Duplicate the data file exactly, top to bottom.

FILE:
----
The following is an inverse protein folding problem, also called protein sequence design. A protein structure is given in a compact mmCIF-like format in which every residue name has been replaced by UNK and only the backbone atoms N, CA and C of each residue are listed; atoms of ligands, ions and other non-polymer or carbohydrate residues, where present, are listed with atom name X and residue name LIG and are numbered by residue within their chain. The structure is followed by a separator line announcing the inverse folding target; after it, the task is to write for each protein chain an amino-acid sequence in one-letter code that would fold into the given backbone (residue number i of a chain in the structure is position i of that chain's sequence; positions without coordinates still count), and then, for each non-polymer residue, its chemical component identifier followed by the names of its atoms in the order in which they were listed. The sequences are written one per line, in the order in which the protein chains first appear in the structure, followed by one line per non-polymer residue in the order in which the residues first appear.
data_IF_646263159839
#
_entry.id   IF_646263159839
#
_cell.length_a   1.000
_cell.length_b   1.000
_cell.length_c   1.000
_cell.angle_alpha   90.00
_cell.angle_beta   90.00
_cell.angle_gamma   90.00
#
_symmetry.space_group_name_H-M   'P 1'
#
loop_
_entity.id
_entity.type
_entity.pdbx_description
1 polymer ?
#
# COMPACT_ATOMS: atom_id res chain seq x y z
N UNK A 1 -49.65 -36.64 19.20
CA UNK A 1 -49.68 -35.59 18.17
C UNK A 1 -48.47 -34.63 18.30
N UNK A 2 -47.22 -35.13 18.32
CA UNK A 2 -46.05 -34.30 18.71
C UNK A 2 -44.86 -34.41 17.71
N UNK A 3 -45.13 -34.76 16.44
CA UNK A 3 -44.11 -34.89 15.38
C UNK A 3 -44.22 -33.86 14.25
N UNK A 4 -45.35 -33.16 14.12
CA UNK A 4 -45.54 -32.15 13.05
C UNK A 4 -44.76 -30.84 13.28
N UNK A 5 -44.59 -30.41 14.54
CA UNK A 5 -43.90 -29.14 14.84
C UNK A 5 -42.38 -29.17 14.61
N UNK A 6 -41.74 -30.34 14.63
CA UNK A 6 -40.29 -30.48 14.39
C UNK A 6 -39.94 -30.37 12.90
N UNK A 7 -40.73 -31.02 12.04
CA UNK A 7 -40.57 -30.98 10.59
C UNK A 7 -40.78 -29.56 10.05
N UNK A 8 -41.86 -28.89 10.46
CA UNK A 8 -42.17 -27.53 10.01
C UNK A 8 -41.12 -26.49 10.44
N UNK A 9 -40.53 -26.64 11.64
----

The following is an inverse protein folding problem, also called protein sequence design. A protein structure is given in a compact mmCIF-like format in which every residue name has been replaced by UNK and only the backbone atoms N, CA and C of each residue are listed; atoms of ligands, ions and other non-polymer or carbohydrate residues, where present, are listed with atom name X and residue name LIG and are numbered by residue within their chain. The structure is followed by a separator line announcing the inverse folding target; after it, the task is to write for each protein chain an amino-acid sequence in one-letter code that would fold into the given backbone (residue number i of a chain in the structure is position i of that chain's sequence; positions without coordinates still count), and then, for each non-polymer residue, its chemical component identifier followed by the names of its atoms in the order in which they were listed. The sequences are written one per line, in the order in which the protein chains first appear in the structure, followed by one line per non-polymer residue in the order in which the residues first appear.
data_IF_646263159839
#
_entry.id   IF_646263159839
#
_cell.length_a   1.000
_cell.length_b   1.000
_cell.length_c   1.000
_cell.angle_alpha   90.00
_cell.angle_beta   90.00
_cell.angle_gamma   90.00
#
_symmetry.space_group_name_H-M   'P 1'
#
loop_
_entity.id
_entity.type
_entity.pdbx_description
1 polymer ?
#
# COMPACT_ATOMS: atom_id res chain seq x y z
N UNK A 1 -49.65 -36.64 19.20
CA UNK A 1 -49.68 -35.59 18.17
C UNK A 1 -48.47 -34.63 18.30
N UNK A 2 -47.22 -35.13 18.32
CA UNK A 2 -46.05 -34.30 18.71
C UNK A 2 -44.86 -34.41 17.71
N UNK A 3 -45.13 -34.76 16.44
CA UNK A 3 -44.11 -34.89 15.38
C UNK A 3 -44.22 -33.86 14.25
N UNK A 4 -45.35 -33.16 14.12
CA UNK A 4 -45.54 -32.15 13.05
C UNK A 4 -44.76 -30.84 13.28
N UNK A 5 -44.59 -30.41 14.54
CA UNK A 5 -43.90 -29.14 14.84
C UNK A 5 -42.38 -29.17 14.61
N UNK A 6 -41.74 -30.34 14.63
CA UNK A 6 -40.29 -30.48 14.39
C UNK A 6 -39.94 -30.37 12.90
N UNK A 7 -40.73 -31.02 12.04
CA UNK A 7 -40.57 -30.98 10.59
C UNK A 7 -40.78 -29.56 10.05
N UNK A 8 -41.86 -28.89 10.46
CA UNK A 8 -42.17 -27.53 10.01
C UNK A 8 -41.12 -26.49 10.44
N UNK A 9 -40.53 -26.64 11.64